ITINERARIES FOR BANGKOK
Passing through Bangkok? Even if it’s not the primary destination on your trip to Thailand, you won’t regret getting out there and seeing as much of this fun city as you can. These are one, two and three day best itineraries to explore the best the city has to offer.

 

One day in Bangkok

Ease into your day with a cup of coffee (and a swim in your hotel pool if you’ve got one), then find your way to Jim Thompson House. Thompson was an American entrepreneur who, amongst many things, played a key role in the Thai silk industry’s resurgence in the ’50s and ’60s. His beautiful Thai-style dwelling is located between the National Stadium and Ratchathewi BTS stations: take a short guided tour of the house and grounds (100 baht), soak up the leafy-green ambiance, and browse the high-quality silk shop.

Siam Paragon is just a short walk away. Though often billed as a high-end shopping destination, Paragon is also one of Bangkok’s best (air-conditioned) food meccas. Take your time wandering the first-floor food court and the adjoining stalls and restaurants – there’s no shortage of choice. After you’ve eaten your fill, browse the bountiful Gourmet Food Market and pick up some snacks or culinary souvenirs, then shop the department stores upstairs.

Siam Paragon

Exit from the second floor and stroll along the Skywalk westwards until you see the busy Erawan Shrine on the corner of Ratchadamri and Rama 1. After checking out the shrine (and dancers), walk down Ratchadamri until you hit Bangkok’s most-popular green space, Lumphini Park. Try to time your arrival between 4:30 – 5:30pm, when it’s cooler and the locals are out en masse. Linger here for sunset.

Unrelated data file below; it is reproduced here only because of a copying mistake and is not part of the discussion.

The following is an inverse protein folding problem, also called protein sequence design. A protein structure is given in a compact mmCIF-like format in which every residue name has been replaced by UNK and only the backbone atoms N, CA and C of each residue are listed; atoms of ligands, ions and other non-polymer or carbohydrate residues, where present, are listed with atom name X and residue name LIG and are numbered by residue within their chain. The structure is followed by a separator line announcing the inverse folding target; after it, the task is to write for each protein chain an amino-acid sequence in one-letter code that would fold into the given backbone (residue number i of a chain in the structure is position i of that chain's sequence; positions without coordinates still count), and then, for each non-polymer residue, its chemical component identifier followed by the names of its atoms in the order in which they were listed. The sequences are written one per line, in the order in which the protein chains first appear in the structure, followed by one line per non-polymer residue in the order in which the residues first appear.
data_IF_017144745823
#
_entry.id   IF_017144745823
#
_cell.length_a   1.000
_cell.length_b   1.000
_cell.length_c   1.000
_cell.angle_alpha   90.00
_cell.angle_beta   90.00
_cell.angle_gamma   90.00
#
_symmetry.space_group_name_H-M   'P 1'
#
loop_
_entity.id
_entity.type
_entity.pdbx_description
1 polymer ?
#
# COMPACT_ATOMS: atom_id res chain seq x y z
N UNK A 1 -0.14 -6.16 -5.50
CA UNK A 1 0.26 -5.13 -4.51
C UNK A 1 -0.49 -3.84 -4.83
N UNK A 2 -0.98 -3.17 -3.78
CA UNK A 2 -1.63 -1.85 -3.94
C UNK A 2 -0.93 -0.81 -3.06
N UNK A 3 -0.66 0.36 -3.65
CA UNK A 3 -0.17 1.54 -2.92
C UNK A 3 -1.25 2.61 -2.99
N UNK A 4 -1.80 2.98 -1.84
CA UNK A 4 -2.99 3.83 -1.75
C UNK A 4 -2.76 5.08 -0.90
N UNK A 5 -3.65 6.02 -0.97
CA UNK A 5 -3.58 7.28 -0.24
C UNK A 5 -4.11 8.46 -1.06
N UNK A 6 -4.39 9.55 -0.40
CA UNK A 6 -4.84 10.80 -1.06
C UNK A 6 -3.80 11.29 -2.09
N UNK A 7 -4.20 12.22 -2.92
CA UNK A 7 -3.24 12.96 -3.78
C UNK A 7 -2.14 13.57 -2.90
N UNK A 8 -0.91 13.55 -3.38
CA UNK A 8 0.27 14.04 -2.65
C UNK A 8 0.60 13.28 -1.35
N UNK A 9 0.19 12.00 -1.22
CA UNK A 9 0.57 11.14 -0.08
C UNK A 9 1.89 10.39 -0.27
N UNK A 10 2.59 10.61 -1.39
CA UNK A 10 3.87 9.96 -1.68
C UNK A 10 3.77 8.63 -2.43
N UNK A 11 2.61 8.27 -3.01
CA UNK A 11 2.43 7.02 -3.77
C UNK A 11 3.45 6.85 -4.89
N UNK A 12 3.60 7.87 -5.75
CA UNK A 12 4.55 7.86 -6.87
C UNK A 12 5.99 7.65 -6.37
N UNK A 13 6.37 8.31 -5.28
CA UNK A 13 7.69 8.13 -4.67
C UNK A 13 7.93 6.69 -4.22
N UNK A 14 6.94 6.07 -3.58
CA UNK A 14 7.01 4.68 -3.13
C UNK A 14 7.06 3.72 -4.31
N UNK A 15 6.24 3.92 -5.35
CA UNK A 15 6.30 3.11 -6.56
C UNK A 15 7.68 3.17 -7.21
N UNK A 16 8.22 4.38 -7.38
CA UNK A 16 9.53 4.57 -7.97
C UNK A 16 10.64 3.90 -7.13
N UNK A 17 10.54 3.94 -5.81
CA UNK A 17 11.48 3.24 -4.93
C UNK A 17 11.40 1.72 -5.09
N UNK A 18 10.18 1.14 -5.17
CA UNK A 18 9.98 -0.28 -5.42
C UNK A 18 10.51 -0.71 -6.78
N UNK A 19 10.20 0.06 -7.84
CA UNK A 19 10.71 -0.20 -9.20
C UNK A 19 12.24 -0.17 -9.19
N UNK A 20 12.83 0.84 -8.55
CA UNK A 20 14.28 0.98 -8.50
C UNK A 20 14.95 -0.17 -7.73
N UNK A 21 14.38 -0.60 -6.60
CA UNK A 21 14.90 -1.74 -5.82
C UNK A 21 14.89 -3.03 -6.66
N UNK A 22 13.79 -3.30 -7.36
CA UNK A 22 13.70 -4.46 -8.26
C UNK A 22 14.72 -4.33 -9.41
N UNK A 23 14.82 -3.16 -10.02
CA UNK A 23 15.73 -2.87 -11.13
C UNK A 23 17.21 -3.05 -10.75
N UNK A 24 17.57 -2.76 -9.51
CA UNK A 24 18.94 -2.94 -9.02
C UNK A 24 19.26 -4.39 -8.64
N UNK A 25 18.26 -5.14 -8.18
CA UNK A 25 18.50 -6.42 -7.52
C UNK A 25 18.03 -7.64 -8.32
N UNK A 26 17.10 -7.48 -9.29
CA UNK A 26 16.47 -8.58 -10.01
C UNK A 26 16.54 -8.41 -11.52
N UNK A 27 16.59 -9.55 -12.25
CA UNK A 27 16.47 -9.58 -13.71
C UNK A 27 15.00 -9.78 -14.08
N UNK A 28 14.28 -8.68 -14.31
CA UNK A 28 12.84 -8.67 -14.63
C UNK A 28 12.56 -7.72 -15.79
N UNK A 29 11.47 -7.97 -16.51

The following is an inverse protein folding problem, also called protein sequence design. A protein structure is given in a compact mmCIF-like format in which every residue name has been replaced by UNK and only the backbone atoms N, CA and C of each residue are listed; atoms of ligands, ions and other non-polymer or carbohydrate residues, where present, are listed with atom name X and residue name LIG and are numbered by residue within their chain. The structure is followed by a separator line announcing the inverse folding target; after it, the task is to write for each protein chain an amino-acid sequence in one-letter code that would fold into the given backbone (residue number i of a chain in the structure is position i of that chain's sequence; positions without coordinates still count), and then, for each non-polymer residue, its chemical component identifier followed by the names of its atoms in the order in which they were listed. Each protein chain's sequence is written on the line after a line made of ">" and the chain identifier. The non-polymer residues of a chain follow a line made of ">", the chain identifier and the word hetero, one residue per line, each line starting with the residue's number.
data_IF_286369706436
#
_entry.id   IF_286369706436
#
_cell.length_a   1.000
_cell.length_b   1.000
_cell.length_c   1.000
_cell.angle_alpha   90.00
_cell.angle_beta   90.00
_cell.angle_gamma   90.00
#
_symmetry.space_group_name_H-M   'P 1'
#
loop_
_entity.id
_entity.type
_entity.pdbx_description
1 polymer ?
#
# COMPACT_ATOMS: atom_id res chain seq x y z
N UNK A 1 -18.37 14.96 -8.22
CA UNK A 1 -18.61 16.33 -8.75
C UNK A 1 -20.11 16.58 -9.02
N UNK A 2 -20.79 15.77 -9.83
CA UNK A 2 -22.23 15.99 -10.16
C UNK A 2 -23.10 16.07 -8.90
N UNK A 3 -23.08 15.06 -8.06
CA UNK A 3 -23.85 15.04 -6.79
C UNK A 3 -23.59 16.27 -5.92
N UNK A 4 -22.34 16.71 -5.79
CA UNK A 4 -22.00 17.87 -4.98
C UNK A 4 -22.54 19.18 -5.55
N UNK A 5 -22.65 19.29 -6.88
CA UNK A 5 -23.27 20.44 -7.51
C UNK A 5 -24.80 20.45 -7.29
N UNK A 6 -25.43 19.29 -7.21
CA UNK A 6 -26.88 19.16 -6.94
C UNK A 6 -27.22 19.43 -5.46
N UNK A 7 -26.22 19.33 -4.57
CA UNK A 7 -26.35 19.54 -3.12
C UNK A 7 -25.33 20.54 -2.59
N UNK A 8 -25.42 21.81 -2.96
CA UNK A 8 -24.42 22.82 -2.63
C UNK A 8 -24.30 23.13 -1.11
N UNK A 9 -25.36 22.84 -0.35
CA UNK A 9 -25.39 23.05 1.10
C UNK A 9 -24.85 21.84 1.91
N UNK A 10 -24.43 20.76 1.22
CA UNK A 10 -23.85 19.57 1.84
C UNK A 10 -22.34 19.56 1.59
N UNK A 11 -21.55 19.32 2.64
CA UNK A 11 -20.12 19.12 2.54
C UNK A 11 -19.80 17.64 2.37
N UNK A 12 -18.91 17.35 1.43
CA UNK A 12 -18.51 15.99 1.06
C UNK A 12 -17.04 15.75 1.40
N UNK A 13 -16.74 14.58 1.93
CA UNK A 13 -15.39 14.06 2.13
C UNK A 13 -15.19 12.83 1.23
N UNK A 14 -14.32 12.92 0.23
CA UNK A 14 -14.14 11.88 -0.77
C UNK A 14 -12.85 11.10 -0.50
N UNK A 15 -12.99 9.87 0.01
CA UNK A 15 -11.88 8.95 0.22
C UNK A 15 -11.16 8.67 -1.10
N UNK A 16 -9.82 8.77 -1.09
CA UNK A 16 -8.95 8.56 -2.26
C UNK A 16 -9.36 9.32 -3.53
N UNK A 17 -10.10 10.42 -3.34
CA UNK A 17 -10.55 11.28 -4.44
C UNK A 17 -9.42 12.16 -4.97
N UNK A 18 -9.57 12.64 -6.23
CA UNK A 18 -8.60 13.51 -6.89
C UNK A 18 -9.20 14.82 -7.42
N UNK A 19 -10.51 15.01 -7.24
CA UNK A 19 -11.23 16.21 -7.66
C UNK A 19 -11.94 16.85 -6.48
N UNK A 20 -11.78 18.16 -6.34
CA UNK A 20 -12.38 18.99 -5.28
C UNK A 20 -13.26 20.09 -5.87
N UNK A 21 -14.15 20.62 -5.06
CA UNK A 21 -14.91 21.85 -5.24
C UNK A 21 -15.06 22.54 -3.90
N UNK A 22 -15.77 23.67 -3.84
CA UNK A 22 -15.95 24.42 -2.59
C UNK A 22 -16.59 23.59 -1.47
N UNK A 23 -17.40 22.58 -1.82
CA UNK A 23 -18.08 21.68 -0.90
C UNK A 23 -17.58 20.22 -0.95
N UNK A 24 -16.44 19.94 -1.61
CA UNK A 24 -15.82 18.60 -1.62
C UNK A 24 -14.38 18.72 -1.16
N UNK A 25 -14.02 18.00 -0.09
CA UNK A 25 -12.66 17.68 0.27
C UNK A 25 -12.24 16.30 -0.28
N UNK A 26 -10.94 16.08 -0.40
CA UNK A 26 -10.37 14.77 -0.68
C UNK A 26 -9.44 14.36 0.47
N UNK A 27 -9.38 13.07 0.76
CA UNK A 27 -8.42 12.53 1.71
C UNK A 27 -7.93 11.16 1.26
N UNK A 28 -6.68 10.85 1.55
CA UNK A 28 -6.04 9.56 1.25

2 days in Bangkok

Today you’re going temple-hopping in Old Town. Take the BTS to Saphan Taksin station, then hop on the Express Boat upriver to Tha Tien pier, where you can transfer to the ferry across the river and explore iconic Wat Arun, or proceed directly to Bangkok’s most popular tourist sites: The Grand Palace and Wat Pho, home to the 46m-long reclining Buddha.

Wat Arun

This will take at least a few hours: if you’re still game for more temples afterwards, take a short taxi ride to peaceful Wat Shutat. If not, head straight to May Kaidee for lunch – whether you’re vegetarian or not, you’ll leave raving about the spectacularly flavourful Thai dishes.
Spend the rest of the afternoon resting up, then taxi out to raucous Tawandaeng German Brewery, just outside the city center. Delicious Thai food, home-brewed beers and an unforgettable stage show make this a night to remember. Get there between 7:30 and 8pm and ask for a table in front of the stage (or call ahead to make reservations).

 

If you have 3 days in Bangkok

If your third day falls on the weekend, wake up early and beat the crowds (and heat) at the Chatuchak Market, seems to unite everything buyable, from used vintage sneakers to baby squirrels. JJ, as it’s also known, is the ideal place to finally pick up those gifts for people back home, not to mention a pretty item or two for your own home. The market is roughly divided into thematic sections. Clothes are a major section in the market. The bargains available here is a bliss for the shopaholics. Food also plays a significant role, with drinks and snack vendors, and several good restaurants on the outside edges of the market.

Chatuchak Market
Drop your shopping bags back at the hotel, then take a taxi to Thanon Convent (or the BTS to Sala Daeng station) and splurge on a heavenly two-hour oil massage at Ruen Nuad, located in a romantic wooden house just off the main road. It’ll only cost around $35US (but don’t forget to tip your masseuse).
After the rejuvenating massage, visit the Bangkok Art and Culture Centre. This large, modern building in the centre of Bangkok is the most recent and promising addition to the city’s arts scene. 
Watch out for this painter, Naradom, on the first floor. He will create the most beautiful portrait of you in mere ten minutes.
It will be a fabulous delicious holiday!